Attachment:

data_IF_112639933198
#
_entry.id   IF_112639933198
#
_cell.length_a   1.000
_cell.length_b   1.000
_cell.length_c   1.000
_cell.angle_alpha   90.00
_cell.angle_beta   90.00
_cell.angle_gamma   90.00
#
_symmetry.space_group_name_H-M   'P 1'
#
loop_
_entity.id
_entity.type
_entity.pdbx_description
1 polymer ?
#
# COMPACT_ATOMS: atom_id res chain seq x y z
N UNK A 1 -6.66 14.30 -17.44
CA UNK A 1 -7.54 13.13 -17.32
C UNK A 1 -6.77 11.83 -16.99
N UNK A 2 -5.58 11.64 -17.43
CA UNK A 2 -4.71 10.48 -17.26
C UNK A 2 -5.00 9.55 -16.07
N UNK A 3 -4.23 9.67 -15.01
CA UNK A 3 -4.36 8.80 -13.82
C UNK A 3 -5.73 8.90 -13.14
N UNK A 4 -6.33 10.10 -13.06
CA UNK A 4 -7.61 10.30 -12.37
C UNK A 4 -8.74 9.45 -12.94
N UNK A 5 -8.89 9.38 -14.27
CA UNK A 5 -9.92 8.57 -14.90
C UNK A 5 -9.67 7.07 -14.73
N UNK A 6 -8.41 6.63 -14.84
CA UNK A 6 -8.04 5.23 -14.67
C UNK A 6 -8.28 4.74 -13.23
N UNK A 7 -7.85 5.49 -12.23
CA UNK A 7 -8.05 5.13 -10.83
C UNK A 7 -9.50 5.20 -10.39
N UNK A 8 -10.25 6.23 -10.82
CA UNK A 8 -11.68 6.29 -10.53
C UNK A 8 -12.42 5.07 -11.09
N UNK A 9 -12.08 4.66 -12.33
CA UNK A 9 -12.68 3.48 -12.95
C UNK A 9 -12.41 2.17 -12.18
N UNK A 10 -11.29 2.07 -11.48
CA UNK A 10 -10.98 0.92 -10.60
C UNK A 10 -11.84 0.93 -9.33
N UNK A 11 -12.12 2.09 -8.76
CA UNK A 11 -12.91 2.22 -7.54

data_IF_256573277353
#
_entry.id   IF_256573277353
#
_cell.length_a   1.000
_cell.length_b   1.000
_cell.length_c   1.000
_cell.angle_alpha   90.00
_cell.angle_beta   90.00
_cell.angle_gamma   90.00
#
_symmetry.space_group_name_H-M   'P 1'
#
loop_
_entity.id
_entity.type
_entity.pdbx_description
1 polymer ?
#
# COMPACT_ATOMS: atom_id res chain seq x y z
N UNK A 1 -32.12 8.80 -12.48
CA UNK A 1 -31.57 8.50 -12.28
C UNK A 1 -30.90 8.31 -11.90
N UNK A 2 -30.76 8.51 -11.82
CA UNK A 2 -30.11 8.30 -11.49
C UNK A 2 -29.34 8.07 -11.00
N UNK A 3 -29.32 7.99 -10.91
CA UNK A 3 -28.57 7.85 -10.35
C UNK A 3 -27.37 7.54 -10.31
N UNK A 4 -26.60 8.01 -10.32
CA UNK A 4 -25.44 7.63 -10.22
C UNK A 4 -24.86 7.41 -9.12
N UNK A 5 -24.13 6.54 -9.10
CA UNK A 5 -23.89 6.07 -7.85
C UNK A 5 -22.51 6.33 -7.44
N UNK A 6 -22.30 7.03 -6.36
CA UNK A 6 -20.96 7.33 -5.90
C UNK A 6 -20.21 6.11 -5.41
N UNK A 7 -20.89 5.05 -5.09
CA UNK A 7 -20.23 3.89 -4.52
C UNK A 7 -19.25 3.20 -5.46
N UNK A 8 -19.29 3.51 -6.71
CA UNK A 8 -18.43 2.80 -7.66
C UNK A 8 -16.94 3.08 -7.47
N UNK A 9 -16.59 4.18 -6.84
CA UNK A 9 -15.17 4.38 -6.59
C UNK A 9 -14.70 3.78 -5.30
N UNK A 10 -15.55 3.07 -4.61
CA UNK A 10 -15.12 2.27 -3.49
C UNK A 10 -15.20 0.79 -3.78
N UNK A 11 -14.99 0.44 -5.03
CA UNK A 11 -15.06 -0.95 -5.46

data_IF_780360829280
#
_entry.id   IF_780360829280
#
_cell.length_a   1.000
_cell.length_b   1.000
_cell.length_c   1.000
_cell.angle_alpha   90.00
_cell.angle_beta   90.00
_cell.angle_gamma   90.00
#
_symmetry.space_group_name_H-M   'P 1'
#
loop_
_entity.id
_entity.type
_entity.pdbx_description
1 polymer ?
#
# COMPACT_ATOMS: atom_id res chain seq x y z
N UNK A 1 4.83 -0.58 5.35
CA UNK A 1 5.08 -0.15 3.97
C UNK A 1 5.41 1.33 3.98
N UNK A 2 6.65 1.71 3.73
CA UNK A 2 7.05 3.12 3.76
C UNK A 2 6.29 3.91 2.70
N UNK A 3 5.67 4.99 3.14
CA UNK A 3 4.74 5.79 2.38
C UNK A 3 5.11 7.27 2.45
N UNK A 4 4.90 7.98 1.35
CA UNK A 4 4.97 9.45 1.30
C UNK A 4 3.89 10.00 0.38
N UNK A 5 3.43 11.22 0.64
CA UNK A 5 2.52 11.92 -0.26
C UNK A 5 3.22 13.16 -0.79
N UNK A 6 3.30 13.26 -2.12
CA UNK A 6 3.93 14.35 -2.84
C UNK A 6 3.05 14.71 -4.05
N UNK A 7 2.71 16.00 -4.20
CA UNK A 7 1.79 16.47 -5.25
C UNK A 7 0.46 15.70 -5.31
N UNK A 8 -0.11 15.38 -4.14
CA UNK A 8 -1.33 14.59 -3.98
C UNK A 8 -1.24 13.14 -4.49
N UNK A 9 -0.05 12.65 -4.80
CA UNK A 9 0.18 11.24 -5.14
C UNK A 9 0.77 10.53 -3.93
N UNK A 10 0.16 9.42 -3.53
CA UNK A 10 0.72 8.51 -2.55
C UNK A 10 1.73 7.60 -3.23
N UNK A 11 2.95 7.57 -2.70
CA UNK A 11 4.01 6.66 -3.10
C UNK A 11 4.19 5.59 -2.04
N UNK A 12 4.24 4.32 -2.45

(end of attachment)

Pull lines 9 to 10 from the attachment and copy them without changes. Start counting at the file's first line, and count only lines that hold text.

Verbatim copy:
_cell.angle_beta   90.00
_cell.angle_gamma   90.00